Usually it is highly undesired to let such traffic just pass. Take care to shunt the connections correctly using the policy match module in iptables.

It is strongly advised to use start_action = trap in site-to-site setups to make sure that the kernel tells the charon daemon to establish a CHILD_SA when there is no SA for a security policy. It is advisable to take a look at the strongswan.conf setting charon.ignore_acquire_ts when doing this.

RFC1918 private networks and others that are not allowed to be used on the public Internet must not occur in the source or destination fields of an IP packet. A suitable method to prevent that is to use an iptables rule that rejects or drops packets with such a destination without a matching IPsec policy using the policy match module. An alternative is to use a DROP policy in the configuration with a higher priority than the normal IPsec policies. If you do not know the priorities of your normal rules, check them with ip xfrm policy. If the priorities automatically computed by the charon daemon based on the traffic selectors do not fit (see kernel_netlink_ipsec.c) then the priority of the XFRM policies can be set manually in swanctl.conf via the <child>.priority attribute.

If you NAT traffic into the tunnel by using DNAT, SNAT or MASQUERADE, the traffic selector of the DROP policy must be adjusted accordingly. The IPsec SPD in the kernel or the charon daemon are not aware of your firewall’s NAT rules. Again the priority of the DROP policy must be higher than the one of your normal policies.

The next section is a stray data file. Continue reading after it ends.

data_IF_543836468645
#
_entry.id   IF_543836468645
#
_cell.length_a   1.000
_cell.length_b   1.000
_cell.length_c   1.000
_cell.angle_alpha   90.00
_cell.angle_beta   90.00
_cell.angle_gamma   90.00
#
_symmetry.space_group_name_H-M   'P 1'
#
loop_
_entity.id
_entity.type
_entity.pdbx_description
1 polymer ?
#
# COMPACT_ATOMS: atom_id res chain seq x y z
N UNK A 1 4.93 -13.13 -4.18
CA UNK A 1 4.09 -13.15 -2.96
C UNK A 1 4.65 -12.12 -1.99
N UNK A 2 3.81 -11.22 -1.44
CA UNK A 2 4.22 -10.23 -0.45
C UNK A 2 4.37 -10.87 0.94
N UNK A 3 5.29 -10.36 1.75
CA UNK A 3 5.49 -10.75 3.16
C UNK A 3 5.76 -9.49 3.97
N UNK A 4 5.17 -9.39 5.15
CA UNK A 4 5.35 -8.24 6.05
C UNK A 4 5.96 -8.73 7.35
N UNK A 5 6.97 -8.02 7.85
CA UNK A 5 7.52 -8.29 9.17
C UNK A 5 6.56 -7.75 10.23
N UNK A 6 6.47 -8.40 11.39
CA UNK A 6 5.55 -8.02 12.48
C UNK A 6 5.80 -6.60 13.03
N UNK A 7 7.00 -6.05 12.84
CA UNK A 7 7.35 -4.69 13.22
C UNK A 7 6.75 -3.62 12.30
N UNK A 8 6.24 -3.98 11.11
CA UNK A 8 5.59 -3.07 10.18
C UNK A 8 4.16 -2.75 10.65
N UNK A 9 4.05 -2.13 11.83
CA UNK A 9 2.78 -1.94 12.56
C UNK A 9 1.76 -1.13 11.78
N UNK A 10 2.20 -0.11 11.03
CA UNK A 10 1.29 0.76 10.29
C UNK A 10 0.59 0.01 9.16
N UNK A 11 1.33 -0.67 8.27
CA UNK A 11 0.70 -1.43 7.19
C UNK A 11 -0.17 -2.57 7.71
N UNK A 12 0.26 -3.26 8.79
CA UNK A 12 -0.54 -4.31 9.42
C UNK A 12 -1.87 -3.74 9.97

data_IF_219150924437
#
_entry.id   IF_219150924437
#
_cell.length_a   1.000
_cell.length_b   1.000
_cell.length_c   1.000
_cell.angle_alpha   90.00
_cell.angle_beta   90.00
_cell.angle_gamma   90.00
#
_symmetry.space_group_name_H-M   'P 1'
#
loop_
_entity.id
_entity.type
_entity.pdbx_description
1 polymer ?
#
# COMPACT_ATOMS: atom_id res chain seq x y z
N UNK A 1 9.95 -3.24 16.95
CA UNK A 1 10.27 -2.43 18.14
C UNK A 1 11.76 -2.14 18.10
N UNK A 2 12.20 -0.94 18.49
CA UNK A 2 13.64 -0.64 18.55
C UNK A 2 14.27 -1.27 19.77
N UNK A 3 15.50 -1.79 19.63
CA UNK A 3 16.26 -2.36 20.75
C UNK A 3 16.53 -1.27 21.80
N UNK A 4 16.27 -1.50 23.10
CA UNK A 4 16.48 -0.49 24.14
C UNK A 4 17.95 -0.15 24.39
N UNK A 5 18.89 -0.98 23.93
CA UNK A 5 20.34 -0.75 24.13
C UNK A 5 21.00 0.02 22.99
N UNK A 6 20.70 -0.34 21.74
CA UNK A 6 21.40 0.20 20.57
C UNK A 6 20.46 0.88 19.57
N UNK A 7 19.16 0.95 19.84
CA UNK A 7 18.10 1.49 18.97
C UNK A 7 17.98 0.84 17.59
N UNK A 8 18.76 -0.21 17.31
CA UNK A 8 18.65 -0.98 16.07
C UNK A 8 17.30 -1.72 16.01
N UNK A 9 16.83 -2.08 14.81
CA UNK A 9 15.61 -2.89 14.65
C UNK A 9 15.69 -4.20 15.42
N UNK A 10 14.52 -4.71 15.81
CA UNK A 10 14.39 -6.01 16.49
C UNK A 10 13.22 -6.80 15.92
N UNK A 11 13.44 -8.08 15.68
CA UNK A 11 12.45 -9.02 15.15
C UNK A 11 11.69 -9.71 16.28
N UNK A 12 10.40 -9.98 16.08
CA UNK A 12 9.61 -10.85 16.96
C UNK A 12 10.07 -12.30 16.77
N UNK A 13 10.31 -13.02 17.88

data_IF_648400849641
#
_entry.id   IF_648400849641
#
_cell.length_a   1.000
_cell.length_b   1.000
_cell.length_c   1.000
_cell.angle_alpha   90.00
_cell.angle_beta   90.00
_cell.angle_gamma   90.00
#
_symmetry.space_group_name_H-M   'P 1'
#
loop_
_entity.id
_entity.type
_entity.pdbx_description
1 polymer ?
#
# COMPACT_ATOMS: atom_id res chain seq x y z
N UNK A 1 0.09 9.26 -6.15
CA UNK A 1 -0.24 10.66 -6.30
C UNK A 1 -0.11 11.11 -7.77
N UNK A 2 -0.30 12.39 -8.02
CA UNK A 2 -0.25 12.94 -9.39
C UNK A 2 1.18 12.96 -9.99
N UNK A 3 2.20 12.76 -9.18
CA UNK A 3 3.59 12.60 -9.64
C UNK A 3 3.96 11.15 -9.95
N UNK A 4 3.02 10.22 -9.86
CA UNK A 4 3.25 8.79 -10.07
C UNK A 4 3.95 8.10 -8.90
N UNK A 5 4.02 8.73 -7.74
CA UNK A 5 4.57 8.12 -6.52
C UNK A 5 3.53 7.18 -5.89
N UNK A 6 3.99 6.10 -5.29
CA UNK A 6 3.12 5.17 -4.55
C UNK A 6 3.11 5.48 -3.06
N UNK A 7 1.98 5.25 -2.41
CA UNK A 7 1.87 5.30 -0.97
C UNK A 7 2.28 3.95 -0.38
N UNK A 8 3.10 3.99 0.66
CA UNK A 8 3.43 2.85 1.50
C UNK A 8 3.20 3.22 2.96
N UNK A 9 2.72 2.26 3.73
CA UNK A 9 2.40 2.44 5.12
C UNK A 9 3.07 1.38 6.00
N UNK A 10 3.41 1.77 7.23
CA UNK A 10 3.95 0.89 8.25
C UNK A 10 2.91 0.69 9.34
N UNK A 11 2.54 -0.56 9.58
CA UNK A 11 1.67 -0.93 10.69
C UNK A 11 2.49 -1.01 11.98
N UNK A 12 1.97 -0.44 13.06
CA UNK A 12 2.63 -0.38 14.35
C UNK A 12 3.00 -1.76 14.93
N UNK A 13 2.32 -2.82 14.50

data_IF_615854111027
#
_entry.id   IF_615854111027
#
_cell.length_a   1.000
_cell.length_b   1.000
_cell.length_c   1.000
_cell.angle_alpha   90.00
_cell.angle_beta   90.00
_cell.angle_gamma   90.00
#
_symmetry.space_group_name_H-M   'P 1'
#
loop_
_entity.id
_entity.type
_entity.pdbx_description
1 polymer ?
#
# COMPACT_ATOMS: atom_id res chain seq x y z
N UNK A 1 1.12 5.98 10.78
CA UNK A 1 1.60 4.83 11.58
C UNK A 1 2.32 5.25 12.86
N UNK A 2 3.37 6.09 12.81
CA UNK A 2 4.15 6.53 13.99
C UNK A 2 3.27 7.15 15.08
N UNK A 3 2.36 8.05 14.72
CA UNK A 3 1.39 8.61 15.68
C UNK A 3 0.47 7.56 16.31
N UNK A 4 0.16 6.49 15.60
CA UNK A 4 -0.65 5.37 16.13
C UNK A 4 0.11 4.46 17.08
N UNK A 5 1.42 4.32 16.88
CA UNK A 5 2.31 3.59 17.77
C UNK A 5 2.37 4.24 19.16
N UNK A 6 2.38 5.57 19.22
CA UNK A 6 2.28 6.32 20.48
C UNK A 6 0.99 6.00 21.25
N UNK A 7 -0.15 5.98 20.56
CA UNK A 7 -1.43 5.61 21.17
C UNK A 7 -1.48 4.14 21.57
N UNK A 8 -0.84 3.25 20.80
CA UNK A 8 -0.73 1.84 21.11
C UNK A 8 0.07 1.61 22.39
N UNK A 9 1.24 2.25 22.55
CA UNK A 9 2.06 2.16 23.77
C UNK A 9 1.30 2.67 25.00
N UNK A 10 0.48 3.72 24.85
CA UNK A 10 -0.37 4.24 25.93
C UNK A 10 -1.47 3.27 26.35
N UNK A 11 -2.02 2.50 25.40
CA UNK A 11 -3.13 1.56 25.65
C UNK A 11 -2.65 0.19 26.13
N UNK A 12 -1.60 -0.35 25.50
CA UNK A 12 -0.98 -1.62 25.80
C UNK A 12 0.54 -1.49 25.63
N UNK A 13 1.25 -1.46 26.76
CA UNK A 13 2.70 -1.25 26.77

DROP Policy Example

connections {
  shunts {
    rekey_time = 0
    local_addrs =
    remote_addrs =

    children {
      # prevent unprotected traffic from any network to the roadwarriors
      drop-rwv4 {
        # internet
        local_ts  =
        # roadwarrior subnet
        remote_ts =
        mode = drop
        start_action = trap
      # enabling policies_fwd_out is necessary for other children to avoid forwarded traffic from getting dropped

In the following example, the REJECT target is used to give the user a clear error message.

iptables -A FORWARD -d -m policy --pol none --dir out -j REJECT --reject-with icmp-admin-prohibited

Generally it is important to understand how iptables/Netfilter work together with XFRM to design suitable firewall rules that protect your network in case tunnels go down or can not be brought up. When NAT is brought into the discussion, it can be impossible to design a general rule in iptables that just drops the unprotected packets and specific rules need to be inserted for your specific NATed addresses.

Of course, there are more networks than that fulfill the aforementioned criteria, including IPv6 subnets. More information on these address ranges can be found RFC 1918, RFC 3927 and RFC 6890.